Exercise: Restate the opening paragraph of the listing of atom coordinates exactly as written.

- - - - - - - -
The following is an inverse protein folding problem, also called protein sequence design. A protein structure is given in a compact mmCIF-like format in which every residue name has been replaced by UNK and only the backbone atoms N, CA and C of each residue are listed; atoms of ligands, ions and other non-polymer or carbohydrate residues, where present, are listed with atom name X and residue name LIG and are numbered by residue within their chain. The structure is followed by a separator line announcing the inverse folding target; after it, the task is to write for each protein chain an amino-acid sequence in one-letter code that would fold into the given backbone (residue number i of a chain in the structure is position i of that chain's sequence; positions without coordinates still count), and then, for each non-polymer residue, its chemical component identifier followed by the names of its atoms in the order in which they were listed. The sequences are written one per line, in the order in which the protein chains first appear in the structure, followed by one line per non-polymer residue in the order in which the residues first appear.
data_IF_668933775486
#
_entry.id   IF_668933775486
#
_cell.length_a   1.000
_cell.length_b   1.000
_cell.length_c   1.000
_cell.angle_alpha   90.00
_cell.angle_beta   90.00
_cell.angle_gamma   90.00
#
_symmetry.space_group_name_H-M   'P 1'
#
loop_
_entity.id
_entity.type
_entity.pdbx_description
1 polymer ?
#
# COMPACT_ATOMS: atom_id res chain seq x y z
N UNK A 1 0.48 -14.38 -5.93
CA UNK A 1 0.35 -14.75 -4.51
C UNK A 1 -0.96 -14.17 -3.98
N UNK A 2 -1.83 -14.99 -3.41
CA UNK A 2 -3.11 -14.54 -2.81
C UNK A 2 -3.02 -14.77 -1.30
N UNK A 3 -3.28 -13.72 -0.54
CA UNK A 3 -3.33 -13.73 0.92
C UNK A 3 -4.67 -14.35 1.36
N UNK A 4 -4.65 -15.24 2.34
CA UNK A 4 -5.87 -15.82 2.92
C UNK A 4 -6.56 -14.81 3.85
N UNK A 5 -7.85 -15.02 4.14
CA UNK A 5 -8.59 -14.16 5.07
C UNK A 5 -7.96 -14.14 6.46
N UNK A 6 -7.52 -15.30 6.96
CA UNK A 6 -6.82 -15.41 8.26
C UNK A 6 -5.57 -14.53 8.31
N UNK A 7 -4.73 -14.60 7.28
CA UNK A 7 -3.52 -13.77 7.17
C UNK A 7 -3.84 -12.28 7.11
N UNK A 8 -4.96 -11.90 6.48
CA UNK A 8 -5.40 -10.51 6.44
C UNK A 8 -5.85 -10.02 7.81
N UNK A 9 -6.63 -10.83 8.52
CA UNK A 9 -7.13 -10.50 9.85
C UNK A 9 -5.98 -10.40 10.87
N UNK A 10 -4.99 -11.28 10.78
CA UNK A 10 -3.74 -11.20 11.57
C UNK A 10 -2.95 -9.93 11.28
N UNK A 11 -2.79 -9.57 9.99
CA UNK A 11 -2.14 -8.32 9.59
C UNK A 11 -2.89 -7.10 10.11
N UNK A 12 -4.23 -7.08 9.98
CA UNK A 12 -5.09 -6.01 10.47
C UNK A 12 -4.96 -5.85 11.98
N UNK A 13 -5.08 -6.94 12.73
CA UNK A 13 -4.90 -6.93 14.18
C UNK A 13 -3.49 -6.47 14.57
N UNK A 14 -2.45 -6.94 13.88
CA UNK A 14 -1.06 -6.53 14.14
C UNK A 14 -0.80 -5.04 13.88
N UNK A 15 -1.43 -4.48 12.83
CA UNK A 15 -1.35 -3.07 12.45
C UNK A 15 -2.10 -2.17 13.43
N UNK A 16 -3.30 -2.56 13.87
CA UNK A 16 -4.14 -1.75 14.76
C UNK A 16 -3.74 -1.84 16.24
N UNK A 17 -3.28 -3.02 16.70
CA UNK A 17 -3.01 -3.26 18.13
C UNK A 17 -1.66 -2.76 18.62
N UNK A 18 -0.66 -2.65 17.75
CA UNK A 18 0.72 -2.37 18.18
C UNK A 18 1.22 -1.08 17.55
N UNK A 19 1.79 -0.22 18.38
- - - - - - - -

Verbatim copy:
The following is an inverse protein folding problem, also called protein sequence design. A protein structure is given in a compact mmCIF-like format in which every residue name has been replaced by UNK and only the backbone atoms N, CA and C of each residue are listed; atoms of ligands, ions and other non-polymer or carbohydrate residues, where present, are listed with atom name X and residue name LIG and are numbered by residue within their chain. The structure is followed by a separator line announcing the inverse folding target; after it, the task is to write for each protein chain an amino-acid sequence in one-letter code that would fold into the given backbone (residue number i of a chain in the structure is position i of that chain's sequence; positions without coordinates still count), and then, for each non-polymer residue, its chemical component identifier followed by the names of its atoms in the order in which they were listed. The sequences are written one per line, in the order in which the protein chains first appear in the structure, followed by one line per non-polymer residue in the order in which the residues first appear.